WORK IN PROGRESS

Struts Use Cases

The Struts framework started out as an abstraction of a working application. The core framework did not evolve over time from its simplest state, but sprang fully formed from a 20-hour marathon programming session. The project gained critical momentum, but lost an evolutionary history.

Of course, hundreds of development hours have since gone into the framework. Dozens of developers have contributed code and documentation to the framework. Struts 1.1 is different in many, many ways from Struts 0.5. Still, learning Struts can be a difficult process for many developers. One reason is that it is not always easy to connect a feature with its use case. Until a developer appreciates the problems each feature solves, the pragmatic Struts architecture can seem obtuse.

This page, StrutsUseCases, is intended to re-introduce the framework, starting from the simplest useful state. These use cases are not an attempt to reconstruct the historic development of Struts. (Although that would be interesting!) Instead, with the full benefit of 20/20 hindsight, the progression of Use Cases is orchestrated to find the clearest path from a useful starting point to today's mature feature set.

Once the Use Cases are clearly defined, a mock application can be constructed that proves each case. Taken together, the use cases and the corresponding mock implementations will be a powerful way to teach Struts. Note that since the use cases start from the simplest first principles, some Struts hallmarks are introduced later on. These hallmarks include the singleton Action dispatcher classes and the custom tag libraries. Of course, this could change before the implementation phase, but I thought it might be interesting to imagine how much might be done with how little. Also note that these use cases are intended to be implementation neutral. They are based on the services provided by the Struts framework, but in final form should be applicable to any web application framework. For reference, existing Struts members that would be involved in the use case are given after each in dimmed text.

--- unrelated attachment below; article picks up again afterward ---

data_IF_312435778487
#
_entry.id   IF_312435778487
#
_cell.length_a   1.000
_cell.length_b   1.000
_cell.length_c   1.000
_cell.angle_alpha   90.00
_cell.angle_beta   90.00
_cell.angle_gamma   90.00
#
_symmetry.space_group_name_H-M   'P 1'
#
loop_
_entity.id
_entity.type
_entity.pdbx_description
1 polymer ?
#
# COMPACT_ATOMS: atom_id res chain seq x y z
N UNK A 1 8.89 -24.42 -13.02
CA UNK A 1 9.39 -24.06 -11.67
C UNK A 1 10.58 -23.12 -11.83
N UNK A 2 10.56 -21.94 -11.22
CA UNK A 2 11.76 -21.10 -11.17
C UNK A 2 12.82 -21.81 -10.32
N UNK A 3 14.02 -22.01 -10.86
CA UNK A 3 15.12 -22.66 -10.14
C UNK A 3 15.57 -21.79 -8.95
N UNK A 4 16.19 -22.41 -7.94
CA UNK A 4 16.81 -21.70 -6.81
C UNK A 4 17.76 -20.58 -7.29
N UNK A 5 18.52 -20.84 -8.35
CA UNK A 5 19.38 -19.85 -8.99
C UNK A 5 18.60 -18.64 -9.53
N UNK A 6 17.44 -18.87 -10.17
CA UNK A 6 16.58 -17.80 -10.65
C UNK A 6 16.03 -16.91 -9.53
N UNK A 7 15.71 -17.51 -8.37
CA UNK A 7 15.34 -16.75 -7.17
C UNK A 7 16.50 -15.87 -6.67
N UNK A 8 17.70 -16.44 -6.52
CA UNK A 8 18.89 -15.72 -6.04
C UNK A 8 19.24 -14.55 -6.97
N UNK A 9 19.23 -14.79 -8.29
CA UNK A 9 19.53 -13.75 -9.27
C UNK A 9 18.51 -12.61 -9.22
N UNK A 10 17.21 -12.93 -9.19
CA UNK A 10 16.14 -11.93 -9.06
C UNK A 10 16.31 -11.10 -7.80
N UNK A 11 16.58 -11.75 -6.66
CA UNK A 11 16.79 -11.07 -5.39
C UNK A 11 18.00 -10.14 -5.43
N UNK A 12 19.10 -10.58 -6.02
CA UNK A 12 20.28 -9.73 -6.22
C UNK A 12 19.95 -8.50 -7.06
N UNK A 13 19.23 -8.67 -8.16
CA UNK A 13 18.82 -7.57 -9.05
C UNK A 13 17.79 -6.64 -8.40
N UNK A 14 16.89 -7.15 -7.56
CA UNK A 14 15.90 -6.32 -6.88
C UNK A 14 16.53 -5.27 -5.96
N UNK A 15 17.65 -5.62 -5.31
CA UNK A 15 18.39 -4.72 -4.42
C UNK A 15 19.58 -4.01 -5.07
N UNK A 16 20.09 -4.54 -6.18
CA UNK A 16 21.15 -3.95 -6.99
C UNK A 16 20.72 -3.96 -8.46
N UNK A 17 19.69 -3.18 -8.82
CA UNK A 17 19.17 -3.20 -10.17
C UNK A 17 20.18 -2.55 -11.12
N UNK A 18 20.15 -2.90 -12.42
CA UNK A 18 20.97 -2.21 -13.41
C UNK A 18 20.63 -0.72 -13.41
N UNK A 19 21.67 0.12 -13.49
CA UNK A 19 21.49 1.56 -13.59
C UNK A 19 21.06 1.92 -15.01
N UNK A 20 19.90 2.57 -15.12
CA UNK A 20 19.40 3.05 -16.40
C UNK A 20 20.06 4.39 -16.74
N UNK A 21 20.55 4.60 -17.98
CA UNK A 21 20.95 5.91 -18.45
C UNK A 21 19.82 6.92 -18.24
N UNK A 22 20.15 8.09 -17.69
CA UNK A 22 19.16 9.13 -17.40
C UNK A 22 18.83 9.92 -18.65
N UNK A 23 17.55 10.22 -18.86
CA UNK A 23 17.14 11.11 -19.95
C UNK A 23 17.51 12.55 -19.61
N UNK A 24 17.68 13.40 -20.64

Provide a configuration service

In a layered application, restrictions are imposed upon which components can communicate directly. This makes it difficult for components to share essential implementation details. The framework must provide a common configuration service to be accessed by all components within an application (including presentation layer components). The service should be deployed at initialization and create a root configuration object.

The interface for the configuration service should rely on common types and avoid exposing types from specialized platforms, like HTTP or Swing.

For the best flexibility, implementation details should be loaded from an external file rather than a Java class, but components should be able to add to the configuration over the life of the application. If loaded from an external file, developers should be able to extend any configuration object and populate arbitrary properties on the object subclass.

{ActionServlet.init, struts-config.xml, Digester, Digester.setProperties}


Manage multiple configurations